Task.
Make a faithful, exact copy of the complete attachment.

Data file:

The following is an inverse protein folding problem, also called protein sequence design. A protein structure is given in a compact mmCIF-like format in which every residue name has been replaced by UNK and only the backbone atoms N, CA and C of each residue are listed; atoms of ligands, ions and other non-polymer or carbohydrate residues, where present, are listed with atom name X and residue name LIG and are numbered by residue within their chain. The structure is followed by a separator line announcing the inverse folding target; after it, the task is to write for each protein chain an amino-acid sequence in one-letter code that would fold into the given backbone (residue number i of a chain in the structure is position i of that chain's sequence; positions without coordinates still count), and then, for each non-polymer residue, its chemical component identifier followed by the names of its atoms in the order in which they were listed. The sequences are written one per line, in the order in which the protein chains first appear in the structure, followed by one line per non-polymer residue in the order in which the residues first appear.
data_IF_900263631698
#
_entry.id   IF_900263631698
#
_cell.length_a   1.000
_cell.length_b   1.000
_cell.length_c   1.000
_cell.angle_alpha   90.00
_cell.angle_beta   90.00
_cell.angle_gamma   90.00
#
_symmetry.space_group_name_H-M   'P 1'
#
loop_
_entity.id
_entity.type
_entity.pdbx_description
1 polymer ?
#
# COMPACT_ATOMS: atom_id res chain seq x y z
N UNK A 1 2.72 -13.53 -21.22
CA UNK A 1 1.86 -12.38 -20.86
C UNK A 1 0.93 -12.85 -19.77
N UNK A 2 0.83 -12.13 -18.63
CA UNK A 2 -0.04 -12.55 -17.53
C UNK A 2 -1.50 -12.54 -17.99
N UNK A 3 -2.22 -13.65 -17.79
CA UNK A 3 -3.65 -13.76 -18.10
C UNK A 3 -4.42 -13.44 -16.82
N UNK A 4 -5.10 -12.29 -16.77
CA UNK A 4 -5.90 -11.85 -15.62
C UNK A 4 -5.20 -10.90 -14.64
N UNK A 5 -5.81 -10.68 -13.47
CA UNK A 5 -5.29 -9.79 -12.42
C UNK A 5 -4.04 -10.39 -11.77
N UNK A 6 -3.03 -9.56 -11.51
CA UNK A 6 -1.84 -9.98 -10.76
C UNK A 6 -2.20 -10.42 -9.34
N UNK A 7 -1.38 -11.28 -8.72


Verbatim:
The following is an inverse protein folding problem, also called protein sequence design. A protein structure is given in a compact mmCIF-like format in which every residue name has been replaced by UNK and only the backbone atoms N, CA and C of each residue are listed; atoms of ligands, ions and other non-polymer or carbohydrate residues, where present, are listed with atom name X and residue name LIG and are numbered by residue within their chain. The structure is followed by a separator line announcing the inverse folding target; after it, the task is to write for each protein chain an amino-acid sequence in one-letter code that would fold into the given backbone (residue number i of a chain in the structure is position i of that chain's sequence; positions without coordinates still count), and then, for each non-polymer residue, its chemical component identifier followed by the names of its atoms in the order in which they were listed. The sequences are written one per line, in the order in which the protein chains first appear in the structure, followed by one line per non-polymer residue in the order in which the residues first appear.
data_IF_900263631698
#
_entry.id   IF_900263631698
#
_cell.length_a   1.000
_cell.length_b   1.000
_cell.length_c   1.000
_cell.angle_alpha   90.00
_cell.angle_beta   90.00
_cell.angle_gamma   90.00
#
_symmetry.space_group_name_H-M   'P 1'
#
loop_
_entity.id
_entity.type
_entity.pdbx_description
1 polymer ?
#
# COMPACT_ATOMS: atom_id res chain seq x y z
N UNK A 1 2.72 -13.53 -21.22
CA UNK A 1 1.86 -12.38 -20.86
C UNK A 1 0.93 -12.85 -19.77
N UNK A 2 0.83 -12.13 -18.63
CA UNK A 2 -0.04 -12.55 -17.53
C UNK A 2 -1.50 -12.54 -17.99
N UNK A 3 -2.22 -13.65 -17.79
CA UNK A 3 -3.65 -13.76 -18.10
C UNK A 3 -4.42 -13.44 -16.82
N UNK A 4 -5.10 -12.29 -16.77
CA UNK A 4 -5.90 -11.85 -15.62
C UNK A 4 -5.20 -10.90 -14.64
N UNK A 5 -5.81 -10.68 -13.47
CA UNK A 5 -5.29 -9.79 -12.42
C UNK A 5 -4.04 -10.39 -11.77
N UNK A 6 -3.03 -9.56 -11.51
CA UNK A 6 -1.84 -9.98 -10.76
C UNK A 6 -2.20 -10.42 -9.34
N UNK A 7 -1.38 -11.28 -8.72